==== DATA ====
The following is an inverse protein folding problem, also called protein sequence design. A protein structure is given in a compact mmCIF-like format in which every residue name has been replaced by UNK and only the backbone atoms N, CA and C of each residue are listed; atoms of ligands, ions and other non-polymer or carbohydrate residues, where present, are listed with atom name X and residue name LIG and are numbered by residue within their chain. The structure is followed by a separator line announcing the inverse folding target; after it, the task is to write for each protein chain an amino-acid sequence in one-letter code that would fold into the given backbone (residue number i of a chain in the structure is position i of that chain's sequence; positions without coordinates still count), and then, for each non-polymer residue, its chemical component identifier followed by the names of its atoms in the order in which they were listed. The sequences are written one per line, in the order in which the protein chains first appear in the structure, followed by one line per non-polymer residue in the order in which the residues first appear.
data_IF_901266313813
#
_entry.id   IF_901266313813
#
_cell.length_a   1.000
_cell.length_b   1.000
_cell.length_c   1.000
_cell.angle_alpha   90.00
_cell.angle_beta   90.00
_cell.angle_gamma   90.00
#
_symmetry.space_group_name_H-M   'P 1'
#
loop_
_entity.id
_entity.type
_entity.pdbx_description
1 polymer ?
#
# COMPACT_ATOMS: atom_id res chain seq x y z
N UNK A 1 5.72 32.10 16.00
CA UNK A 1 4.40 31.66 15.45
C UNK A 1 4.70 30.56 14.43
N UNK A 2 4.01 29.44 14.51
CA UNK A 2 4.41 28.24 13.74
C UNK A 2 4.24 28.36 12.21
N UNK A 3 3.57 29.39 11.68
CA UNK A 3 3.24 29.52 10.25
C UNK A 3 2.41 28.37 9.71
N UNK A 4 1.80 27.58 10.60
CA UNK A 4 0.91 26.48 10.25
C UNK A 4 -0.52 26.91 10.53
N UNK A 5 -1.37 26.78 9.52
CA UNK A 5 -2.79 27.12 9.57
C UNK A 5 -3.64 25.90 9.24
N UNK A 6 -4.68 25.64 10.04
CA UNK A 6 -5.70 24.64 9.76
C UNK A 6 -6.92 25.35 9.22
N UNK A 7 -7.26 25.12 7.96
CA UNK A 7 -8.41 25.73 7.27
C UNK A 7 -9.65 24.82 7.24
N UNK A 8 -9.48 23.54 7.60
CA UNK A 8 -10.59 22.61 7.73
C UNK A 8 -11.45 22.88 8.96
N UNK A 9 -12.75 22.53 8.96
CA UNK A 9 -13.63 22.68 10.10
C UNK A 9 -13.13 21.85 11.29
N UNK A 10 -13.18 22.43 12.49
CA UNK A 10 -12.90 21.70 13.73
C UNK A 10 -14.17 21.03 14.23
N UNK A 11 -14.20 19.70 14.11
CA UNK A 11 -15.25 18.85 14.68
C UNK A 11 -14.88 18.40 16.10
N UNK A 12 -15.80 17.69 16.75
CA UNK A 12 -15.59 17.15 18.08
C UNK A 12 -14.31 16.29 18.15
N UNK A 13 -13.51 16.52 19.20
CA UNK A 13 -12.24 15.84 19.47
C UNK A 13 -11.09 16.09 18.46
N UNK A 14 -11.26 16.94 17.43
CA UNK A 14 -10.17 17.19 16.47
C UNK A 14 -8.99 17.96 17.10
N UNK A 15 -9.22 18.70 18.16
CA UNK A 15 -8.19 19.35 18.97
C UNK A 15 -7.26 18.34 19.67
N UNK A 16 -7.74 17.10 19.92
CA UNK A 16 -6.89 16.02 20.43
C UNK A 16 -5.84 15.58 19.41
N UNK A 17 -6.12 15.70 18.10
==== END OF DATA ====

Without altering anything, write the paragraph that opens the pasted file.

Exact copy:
The following is an inverse protein folding problem, also called protein sequence design. A protein structure is given in a compact mmCIF-like format in which every residue name has been replaced by UNK and only the backbone atoms N, CA and C of each residue are listed; atoms of ligands, ions and other non-polymer or carbohydrate residues, where present, are listed with atom name X and residue name LIG and are numbered by residue within their chain. The structure is followed by a separator line announcing the inverse folding target; after it, the task is to write for each protein chain an amino-acid sequence in one-letter code that would fold into the given backbone (residue number i of a chain in the structure is position i of that chain's sequence; positions without coordinates still count), and then, for each non-polymer residue, its chemical component identifier followed by the names of its atoms in the order in which they were listed. The sequences are written one per line, in the order in which the protein chains first appear in the structure, followed by one line per non-polymer residue in the order in which the residues first appear.